On that very day, the plaintiffs filed as a separate suit (No. 88 C 10805) a verified complaint for declaratory and injunctive relief, which was assigned to Judge Bua. In the complaint the plaintiffs again asserted that the Seventh Circuit's decision invalidated the ASTCA even as applied to nonabortion surgical procedures; this time, however, the plaintiffs were more specific in their contention that abortions rights also were implicated, alleging that "over 90% of the entire procedures performed at the clinic [were] abortions." Verified Complaint at para. 9 (filed Dec. 27, 1988). Upon learning of this suit, the defendant filed with this court a motion requesting that the court find the case related to Ragsdale. At a January 12, 1989, status hearing, this court noted that no one objected to a finding of relatedness and, therefore, granted the defendant's motion. The court then required the parties to file a preliminary injunction pretrial order and set a status date for January 20, 1989.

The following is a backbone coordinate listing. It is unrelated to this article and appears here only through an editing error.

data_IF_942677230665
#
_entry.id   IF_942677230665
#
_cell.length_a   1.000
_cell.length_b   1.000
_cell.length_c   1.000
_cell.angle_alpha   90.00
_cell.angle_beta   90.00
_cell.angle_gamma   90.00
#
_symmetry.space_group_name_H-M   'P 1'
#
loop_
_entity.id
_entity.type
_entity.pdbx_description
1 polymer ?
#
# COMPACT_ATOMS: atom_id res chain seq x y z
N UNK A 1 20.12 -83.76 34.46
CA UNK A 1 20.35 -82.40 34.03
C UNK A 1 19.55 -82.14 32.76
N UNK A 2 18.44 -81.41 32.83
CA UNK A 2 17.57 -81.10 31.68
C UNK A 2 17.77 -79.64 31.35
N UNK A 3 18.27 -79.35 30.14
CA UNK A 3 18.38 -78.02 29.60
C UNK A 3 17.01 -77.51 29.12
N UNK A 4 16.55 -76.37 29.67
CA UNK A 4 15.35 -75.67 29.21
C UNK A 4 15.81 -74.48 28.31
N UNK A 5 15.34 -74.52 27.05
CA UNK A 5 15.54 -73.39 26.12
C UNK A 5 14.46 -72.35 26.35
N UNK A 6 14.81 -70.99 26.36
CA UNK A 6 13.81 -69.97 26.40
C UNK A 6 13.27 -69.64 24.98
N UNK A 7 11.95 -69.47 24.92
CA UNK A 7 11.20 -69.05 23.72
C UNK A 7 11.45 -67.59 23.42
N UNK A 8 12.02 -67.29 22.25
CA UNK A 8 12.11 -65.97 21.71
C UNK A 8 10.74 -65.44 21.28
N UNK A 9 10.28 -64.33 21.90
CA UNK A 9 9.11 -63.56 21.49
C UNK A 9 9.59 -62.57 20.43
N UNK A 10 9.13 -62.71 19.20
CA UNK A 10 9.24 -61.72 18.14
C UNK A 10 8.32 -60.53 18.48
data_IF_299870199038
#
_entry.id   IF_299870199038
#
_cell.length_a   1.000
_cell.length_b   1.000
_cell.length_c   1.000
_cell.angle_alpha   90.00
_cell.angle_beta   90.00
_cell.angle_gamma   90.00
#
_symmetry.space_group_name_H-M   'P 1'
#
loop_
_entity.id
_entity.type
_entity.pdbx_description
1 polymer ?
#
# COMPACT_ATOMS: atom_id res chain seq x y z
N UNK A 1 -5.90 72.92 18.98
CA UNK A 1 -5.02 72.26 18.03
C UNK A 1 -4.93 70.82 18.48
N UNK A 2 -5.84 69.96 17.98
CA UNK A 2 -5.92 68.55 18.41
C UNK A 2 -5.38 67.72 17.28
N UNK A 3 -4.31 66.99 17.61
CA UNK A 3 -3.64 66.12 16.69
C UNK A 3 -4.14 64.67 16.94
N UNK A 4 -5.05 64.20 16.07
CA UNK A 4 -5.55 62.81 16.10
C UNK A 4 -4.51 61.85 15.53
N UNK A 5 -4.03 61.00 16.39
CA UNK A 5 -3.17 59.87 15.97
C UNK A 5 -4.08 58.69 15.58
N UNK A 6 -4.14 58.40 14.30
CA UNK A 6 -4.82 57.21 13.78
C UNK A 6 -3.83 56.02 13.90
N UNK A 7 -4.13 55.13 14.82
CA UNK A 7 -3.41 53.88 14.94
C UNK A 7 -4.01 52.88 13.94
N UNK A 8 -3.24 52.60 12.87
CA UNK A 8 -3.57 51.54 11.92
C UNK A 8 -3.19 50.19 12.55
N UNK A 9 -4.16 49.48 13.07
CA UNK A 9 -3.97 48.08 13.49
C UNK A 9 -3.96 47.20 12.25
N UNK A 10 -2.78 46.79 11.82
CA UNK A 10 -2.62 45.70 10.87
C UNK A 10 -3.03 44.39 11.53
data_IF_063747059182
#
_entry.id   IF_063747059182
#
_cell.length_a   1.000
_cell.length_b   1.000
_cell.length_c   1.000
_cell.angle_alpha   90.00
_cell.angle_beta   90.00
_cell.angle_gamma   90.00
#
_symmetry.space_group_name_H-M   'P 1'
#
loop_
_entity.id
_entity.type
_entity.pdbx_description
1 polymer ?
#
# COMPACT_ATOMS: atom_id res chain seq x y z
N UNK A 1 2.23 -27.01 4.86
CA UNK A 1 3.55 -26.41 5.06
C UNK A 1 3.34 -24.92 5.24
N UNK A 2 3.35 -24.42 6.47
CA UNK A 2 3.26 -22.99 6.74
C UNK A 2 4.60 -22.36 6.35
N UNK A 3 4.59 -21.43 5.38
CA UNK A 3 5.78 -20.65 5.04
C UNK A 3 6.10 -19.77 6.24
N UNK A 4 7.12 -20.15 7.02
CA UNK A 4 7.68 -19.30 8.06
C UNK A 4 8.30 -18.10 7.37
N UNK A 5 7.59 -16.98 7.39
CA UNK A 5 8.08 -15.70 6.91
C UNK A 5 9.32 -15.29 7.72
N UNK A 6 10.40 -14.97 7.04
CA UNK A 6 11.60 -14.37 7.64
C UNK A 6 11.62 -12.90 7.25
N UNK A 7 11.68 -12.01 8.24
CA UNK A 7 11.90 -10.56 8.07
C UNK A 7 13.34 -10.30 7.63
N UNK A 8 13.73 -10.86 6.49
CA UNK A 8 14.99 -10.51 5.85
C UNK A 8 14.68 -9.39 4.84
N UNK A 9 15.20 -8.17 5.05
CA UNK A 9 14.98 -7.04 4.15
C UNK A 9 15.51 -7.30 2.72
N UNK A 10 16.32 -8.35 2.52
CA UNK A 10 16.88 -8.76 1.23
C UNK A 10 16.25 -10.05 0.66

At the January 20 hearing the parties informed the court that the plaintiffs were proceeding on two theories: First, that the Seventh Circuit's decision went beyond this court's preliminary injunction to strike down the ASTCA in its entirety, even as applied to nonabortion procedures; and second, that the plaintiffs were members of the Ragsdale class and any attempt to apply the ASTCA to the plaintiffs would "have a chilling effect on [the clinic's] right to perform first trimester and early second trimester abortions, as protected under the constitutional rights to privacy and the First and Fourteenth Amendments to the United States Constitution." Preliminary Injunction Pre-Trial Order at 2 (filed Jan. 20, 1989). The plaintiffs, however, agreed to file an amended motion for preliminary injunction and pursue only their first position (preserving their rights to argue the alternative position) and then, if necessary, to appeal this court's decision on that narrow ground. In addition, the parties agreed to stay the state administrative proceeding until this court ruled on the revised motion for preliminary injunction.